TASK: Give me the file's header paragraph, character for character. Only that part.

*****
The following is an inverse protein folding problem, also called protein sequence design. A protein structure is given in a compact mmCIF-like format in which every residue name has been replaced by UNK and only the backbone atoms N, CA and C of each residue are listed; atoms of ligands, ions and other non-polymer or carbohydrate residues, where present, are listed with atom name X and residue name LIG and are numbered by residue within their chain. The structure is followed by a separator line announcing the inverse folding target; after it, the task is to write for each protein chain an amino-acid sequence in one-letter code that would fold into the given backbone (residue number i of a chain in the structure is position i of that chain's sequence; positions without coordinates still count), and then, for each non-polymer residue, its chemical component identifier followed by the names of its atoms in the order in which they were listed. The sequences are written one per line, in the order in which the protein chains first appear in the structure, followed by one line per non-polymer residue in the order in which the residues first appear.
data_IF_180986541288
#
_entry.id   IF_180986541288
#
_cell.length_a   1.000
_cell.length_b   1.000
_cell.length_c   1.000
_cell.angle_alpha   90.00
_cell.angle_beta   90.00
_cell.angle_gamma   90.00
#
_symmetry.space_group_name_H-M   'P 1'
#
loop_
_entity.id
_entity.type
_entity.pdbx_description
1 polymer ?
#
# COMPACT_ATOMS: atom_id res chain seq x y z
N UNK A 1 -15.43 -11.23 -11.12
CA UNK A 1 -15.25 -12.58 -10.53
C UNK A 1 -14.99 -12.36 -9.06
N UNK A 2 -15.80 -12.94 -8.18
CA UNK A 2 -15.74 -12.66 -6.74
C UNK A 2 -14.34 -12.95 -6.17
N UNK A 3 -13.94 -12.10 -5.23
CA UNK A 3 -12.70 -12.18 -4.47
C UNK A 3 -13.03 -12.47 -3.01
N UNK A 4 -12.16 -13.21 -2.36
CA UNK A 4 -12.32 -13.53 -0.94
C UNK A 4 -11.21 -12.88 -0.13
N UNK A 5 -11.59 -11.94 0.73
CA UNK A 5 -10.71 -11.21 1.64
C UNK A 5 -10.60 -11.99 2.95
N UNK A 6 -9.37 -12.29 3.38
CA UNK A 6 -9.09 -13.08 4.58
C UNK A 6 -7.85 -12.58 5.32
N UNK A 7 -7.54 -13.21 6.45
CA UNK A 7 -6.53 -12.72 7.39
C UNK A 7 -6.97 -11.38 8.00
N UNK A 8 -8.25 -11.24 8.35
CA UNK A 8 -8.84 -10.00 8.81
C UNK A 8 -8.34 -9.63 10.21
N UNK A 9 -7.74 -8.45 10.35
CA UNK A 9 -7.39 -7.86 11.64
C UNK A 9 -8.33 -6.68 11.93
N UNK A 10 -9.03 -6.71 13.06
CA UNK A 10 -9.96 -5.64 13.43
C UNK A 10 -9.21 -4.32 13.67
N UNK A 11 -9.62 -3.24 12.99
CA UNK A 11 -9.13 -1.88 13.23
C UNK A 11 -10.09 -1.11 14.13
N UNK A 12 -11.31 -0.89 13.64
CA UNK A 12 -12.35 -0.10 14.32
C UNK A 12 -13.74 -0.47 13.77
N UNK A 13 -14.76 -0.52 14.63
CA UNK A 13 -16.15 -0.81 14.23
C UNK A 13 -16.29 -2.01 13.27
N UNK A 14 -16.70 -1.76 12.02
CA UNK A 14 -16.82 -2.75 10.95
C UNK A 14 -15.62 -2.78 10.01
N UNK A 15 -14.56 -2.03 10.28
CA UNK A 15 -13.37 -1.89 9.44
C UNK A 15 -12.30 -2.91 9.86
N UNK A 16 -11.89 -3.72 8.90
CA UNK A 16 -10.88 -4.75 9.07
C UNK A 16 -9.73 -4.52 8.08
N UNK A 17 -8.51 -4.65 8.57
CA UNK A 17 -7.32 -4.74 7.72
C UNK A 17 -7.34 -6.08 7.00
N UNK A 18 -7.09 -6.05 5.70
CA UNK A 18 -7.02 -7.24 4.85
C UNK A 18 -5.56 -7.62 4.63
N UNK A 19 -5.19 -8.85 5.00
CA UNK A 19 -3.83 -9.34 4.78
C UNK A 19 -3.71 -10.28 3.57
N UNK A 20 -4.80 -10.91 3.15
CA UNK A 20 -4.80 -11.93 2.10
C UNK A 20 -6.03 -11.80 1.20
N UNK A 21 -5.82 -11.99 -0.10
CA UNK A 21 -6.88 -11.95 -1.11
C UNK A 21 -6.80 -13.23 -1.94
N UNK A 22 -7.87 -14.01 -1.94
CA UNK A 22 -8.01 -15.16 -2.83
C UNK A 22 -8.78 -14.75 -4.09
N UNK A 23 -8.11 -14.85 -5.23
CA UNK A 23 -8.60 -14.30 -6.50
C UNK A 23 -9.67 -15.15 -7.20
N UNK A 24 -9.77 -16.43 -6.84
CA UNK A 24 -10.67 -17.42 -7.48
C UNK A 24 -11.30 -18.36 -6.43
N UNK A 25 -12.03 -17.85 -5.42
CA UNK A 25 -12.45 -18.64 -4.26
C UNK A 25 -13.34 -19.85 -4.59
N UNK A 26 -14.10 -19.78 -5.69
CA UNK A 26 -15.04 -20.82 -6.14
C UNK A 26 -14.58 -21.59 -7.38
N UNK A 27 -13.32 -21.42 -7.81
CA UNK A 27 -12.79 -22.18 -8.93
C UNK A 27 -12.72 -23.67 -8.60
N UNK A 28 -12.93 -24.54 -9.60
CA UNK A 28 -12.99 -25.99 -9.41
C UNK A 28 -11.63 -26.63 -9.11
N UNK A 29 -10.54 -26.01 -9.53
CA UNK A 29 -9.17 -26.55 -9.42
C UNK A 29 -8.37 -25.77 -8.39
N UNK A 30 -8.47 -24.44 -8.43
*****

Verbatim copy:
The following is an inverse protein folding problem, also called protein sequence design. A protein structure is given in a compact mmCIF-like format in which every residue name has been replaced by UNK and only the backbone atoms N, CA and C of each residue are listed; atoms of ligands, ions and other non-polymer or carbohydrate residues, where present, are listed with atom name X and residue name LIG and are numbered by residue within their chain. The structure is followed by a separator line announcing the inverse folding target; after it, the task is to write for each protein chain an amino-acid sequence in one-letter code that would fold into the given backbone (residue number i of a chain in the structure is position i of that chain's sequence; positions without coordinates still count), and then, for each non-polymer residue, its chemical component identifier followed by the names of its atoms in the order in which they were listed. The sequences are written one per line, in the order in which the protein chains first appear in the structure, followed by one line per non-polymer residue in the order in which the residues first appear.